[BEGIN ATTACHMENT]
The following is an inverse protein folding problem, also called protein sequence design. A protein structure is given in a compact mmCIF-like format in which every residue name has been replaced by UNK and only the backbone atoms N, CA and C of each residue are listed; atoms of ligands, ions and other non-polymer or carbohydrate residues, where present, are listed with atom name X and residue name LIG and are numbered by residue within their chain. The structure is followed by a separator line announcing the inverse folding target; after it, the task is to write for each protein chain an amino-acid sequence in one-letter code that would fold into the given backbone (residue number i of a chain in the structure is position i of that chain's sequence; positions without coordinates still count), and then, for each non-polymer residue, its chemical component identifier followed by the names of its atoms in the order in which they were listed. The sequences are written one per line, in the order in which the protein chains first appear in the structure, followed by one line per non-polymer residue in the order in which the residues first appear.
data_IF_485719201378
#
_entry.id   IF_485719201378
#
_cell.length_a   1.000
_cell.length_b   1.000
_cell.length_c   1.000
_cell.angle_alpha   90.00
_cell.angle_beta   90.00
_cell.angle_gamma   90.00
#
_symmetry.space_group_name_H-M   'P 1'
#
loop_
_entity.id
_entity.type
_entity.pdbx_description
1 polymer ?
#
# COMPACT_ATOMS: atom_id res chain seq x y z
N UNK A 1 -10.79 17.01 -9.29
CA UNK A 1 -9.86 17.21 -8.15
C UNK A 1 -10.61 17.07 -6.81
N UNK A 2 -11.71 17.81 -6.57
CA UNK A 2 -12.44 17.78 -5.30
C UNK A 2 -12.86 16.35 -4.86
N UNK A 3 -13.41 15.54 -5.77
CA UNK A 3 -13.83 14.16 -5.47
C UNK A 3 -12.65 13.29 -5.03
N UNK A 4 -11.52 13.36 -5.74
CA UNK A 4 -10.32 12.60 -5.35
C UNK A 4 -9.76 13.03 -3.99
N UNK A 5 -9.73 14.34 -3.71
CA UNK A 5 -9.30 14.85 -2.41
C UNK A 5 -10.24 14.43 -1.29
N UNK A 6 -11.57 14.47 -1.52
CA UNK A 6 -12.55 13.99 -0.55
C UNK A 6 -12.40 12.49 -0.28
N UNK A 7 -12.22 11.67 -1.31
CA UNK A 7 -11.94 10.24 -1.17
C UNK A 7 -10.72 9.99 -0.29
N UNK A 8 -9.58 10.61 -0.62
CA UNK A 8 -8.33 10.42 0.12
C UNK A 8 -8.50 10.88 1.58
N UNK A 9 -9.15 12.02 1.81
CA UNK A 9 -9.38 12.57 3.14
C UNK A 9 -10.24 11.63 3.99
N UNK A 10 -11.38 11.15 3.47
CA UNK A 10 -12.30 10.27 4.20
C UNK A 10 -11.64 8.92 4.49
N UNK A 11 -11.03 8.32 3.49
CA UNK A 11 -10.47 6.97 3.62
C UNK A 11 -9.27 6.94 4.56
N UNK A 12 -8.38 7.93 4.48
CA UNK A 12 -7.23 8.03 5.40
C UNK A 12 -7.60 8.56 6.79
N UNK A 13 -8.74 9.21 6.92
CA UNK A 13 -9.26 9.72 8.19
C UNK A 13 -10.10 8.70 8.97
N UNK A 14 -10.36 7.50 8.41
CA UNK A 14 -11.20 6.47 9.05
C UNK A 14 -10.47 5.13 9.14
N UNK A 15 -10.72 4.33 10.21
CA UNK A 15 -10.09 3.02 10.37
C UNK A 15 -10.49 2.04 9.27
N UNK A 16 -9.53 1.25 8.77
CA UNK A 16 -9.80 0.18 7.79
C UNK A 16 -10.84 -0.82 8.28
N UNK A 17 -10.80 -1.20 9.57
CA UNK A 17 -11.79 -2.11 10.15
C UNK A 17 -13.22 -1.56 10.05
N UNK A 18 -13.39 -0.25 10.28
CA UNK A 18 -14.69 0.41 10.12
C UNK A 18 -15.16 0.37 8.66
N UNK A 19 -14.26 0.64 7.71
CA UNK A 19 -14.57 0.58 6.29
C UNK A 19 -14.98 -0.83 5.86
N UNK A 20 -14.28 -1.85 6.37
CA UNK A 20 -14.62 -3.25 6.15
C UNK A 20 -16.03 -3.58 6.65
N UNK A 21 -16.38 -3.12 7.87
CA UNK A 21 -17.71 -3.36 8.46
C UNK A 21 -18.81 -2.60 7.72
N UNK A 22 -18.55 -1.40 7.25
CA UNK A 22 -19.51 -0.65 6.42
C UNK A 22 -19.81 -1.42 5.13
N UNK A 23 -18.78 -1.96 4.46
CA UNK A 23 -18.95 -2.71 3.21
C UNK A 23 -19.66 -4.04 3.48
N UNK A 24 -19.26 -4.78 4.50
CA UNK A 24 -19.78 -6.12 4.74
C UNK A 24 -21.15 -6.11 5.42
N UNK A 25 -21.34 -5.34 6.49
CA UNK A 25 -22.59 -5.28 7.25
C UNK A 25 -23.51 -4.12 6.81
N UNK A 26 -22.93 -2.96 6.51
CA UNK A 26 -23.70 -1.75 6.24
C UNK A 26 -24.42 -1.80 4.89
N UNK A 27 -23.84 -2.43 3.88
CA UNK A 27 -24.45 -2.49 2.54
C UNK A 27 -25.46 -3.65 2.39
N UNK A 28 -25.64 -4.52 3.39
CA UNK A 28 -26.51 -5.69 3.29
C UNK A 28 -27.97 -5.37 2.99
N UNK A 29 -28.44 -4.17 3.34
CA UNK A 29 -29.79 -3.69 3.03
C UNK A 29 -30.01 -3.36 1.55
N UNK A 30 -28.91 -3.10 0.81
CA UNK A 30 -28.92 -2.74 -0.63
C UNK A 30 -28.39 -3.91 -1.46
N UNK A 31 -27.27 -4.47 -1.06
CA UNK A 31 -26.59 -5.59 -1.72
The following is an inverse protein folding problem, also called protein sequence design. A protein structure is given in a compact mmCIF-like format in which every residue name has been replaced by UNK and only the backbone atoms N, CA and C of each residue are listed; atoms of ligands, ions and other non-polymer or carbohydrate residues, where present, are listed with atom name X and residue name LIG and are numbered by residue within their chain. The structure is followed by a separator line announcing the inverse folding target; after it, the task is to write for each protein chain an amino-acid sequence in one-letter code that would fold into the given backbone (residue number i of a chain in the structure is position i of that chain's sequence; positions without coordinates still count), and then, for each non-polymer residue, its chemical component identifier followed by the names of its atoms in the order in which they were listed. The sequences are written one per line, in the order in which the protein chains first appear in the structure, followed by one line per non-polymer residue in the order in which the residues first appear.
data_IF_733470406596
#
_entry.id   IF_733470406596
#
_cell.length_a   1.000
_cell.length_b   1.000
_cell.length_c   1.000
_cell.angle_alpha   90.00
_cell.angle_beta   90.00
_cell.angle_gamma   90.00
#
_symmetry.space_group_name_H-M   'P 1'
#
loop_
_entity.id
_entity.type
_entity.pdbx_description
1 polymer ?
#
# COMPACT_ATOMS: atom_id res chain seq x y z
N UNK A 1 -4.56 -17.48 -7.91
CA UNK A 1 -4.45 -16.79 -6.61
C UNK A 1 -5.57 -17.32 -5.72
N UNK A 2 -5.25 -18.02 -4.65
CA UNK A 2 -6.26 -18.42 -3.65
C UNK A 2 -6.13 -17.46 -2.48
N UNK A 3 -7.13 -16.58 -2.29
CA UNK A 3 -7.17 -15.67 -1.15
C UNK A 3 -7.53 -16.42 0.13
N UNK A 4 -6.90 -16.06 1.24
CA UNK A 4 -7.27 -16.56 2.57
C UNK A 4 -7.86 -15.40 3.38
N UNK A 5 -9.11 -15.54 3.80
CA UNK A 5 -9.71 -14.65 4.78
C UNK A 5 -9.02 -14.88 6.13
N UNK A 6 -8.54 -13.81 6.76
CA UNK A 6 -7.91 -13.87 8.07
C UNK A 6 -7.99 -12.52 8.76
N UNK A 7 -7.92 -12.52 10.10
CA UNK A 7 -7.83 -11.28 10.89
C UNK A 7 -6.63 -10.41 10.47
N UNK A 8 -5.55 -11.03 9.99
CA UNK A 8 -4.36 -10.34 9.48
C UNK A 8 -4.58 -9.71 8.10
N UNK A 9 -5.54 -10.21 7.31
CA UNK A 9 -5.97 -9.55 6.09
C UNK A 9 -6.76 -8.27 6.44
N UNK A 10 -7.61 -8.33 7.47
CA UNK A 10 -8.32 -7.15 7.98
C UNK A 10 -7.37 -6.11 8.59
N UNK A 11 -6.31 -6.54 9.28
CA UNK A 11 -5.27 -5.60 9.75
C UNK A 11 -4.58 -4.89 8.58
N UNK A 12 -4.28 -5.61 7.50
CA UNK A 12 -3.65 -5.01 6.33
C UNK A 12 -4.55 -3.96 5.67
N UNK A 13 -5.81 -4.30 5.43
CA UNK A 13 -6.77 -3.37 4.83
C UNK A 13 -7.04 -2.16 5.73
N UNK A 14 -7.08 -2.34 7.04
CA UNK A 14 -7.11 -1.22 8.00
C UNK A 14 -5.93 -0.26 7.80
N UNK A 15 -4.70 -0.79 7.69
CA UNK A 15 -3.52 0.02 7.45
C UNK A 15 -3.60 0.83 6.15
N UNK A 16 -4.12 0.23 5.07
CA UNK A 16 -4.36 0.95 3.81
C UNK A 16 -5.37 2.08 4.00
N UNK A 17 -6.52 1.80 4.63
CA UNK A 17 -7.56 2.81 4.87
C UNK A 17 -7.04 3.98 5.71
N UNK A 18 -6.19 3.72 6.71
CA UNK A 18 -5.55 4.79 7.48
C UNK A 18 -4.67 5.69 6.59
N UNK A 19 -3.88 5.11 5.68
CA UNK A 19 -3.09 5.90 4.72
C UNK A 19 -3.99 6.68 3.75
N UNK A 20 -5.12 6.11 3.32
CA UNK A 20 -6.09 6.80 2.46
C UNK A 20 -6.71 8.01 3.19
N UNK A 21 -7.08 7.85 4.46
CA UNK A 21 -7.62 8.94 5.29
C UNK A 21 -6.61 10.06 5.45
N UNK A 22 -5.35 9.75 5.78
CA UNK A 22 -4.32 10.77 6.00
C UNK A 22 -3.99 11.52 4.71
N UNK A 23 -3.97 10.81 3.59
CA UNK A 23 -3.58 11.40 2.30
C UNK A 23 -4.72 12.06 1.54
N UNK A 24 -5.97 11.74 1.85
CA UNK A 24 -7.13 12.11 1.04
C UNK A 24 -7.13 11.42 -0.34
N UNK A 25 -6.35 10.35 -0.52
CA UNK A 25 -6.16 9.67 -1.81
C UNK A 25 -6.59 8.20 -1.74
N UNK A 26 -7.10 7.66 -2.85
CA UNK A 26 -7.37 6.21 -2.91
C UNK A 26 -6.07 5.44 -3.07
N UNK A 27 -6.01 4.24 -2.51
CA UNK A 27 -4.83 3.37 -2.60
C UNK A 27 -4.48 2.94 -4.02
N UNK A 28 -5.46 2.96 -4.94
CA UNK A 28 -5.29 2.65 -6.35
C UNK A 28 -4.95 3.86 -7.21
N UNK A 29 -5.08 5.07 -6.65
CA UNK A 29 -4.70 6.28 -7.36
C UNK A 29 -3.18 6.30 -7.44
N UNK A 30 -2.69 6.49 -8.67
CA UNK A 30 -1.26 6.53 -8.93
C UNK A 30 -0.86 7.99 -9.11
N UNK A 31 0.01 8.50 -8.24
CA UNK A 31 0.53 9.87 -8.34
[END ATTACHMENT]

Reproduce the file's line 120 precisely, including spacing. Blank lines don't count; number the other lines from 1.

_cell.length_b   1.000